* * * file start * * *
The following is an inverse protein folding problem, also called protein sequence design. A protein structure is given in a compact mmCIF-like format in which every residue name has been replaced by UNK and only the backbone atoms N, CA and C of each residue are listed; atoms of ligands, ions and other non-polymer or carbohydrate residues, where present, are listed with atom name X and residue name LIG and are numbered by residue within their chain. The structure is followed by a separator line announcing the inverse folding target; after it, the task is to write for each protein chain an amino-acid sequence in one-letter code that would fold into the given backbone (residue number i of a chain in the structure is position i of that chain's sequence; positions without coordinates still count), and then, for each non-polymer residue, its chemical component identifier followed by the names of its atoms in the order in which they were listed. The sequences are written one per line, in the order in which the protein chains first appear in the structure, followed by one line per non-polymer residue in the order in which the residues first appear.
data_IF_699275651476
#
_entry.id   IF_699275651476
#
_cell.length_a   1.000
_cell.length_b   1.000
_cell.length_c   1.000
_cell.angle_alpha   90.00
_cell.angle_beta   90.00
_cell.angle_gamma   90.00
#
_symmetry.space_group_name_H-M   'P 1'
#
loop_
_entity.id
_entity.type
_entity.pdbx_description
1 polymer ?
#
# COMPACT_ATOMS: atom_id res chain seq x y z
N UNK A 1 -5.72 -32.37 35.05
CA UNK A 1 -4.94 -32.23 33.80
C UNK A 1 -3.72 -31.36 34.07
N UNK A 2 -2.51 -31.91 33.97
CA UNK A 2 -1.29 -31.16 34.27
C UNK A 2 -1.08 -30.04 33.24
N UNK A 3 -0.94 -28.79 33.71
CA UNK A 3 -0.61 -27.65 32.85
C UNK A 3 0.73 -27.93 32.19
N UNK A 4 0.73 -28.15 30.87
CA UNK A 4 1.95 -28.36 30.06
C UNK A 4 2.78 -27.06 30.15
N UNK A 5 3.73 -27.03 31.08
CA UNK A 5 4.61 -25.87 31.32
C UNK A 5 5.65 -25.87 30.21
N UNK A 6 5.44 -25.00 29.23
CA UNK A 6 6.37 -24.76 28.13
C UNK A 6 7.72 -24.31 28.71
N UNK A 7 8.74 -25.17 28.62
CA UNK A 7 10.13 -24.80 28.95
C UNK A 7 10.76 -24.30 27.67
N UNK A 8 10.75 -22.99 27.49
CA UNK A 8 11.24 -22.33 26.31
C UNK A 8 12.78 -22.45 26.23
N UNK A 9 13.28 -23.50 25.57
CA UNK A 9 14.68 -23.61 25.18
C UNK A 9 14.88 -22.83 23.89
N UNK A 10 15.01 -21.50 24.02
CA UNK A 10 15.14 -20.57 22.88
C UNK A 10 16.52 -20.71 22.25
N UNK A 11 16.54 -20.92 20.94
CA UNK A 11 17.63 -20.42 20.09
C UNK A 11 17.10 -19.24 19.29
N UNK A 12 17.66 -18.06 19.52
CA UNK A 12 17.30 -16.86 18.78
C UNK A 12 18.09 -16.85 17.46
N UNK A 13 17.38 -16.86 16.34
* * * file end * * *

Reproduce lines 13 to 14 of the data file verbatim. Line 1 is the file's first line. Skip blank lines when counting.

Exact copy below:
_symmetry.space_group_name_H-M   'P 1'
#